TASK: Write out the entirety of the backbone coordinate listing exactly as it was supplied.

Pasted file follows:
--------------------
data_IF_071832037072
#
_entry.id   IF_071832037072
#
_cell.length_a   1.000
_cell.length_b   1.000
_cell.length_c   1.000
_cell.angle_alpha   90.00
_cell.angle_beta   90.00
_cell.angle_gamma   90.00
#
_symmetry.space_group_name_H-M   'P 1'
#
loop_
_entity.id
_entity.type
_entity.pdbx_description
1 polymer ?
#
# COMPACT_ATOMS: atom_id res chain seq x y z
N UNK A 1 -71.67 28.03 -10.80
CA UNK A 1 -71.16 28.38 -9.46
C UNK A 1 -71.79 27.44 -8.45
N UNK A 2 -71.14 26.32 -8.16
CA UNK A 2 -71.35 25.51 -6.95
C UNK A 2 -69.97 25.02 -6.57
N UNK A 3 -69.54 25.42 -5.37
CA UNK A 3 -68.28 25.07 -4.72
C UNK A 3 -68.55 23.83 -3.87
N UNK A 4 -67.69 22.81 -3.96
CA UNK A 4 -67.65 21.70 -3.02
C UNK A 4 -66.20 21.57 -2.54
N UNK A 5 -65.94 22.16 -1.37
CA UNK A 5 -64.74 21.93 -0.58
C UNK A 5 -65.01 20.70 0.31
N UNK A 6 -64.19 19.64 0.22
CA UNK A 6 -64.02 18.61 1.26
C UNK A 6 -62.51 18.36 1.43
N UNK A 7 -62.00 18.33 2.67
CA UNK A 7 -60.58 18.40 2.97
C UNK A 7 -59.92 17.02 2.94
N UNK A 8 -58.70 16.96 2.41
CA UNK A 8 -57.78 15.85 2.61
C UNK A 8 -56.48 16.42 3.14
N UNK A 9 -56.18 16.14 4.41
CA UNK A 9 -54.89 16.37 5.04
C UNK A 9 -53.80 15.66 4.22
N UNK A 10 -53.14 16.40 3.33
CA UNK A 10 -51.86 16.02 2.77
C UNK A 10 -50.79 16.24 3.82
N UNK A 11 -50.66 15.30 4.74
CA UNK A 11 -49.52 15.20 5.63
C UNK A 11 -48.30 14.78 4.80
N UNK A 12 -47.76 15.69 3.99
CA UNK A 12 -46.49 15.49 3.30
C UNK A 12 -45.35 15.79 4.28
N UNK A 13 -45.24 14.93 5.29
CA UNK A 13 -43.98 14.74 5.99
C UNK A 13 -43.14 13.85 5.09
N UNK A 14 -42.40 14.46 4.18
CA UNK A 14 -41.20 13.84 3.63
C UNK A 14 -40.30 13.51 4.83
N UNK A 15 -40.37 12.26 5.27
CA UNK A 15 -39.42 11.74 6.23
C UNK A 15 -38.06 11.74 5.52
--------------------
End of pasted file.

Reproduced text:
data_IF_071832037072
#
_entry.id   IF_071832037072
#
_cell.length_a   1.000
_cell.length_b   1.000
_cell.length_c   1.000
_cell.angle_alpha   90.00
_cell.angle_beta   90.00
_cell.angle_gamma   90.00
#
_symmetry.space_group_name_H-M   'P 1'
#
loop_
_entity.id
_entity.type
_entity.pdbx_description
1 polymer ?
#
# COMPACT_ATOMS: atom_id res chain seq x y z
N UNK A 1 -71.67 28.03 -10.80
CA UNK A 1 -71.16 28.38 -9.46
C UNK A 1 -71.79 27.44 -8.45
N UNK A 2 -71.14 26.32 -8.16
CA UNK A 2 -71.35 25.51 -6.95
C UNK A 2 -69.97 25.02 -6.57
N UNK A 3 -69.54 25.42 -5.37
CA UNK A 3 -68.28 25.07 -4.72
C UNK A 3 -68.55 23.83 -3.87
N UNK A 4 -67.69 22.81 -3.96
CA UNK A 4 -67.65 21.70 -3.02
C UNK A 4 -66.20 21.57 -2.54
N UNK A 5 -65.94 22.16 -1.37
CA UNK A 5 -64.74 21.93 -0.58
C UNK A 5 -65.01 20.70 0.31
N UNK A 6 -64.19 19.64 0.22
CA UNK A 6 -64.02 18.61 1.26
C UNK A 6 -62.51 18.36 1.43
N UNK A 7 -62.00 18.33 2.67
CA UNK A 7 -60.58 18.40 2.97
C UNK A 7 -59.92 17.02 2.94
N UNK A 8 -58.70 16.96 2.41
CA UNK A 8 -57.78 15.85 2.61
C UNK A 8 -56.48 16.42 3.14
N UNK A 9 -56.18 16.14 4.41
CA UNK A 9 -54.89 16.37 5.04
C UNK A 9 -53.80 15.66 4.22
N UNK A 10 -53.14 16.40 3.33
CA UNK A 10 -51.86 16.02 2.77
C UNK A 10 -50.79 16.24 3.82
N UNK A 11 -50.66 15.30 4.74
CA UNK A 11 -49.52 15.20 5.63
C UNK A 11 -48.30 14.78 4.80
N UNK A 12 -47.76 15.69 3.99
CA UNK A 12 -46.49 15.49 3.30
C UNK A 12 -45.35 15.79 4.28
N UNK A 13 -45.24 14.93 5.29
CA UNK A 13 -43.98 14.74 5.99
C UNK A 13 -43.14 13.85 5.09
N UNK A 14 -42.40 14.46 4.18
CA UNK A 14 -41.20 13.84 3.63
C UNK A 14 -40.30 13.51 4.83
N UNK A 15 -40.37 12.26 5.27
CA UNK A 15 -39.42 11.74 6.23
C UNK A 15 -38.06 11.74 5.52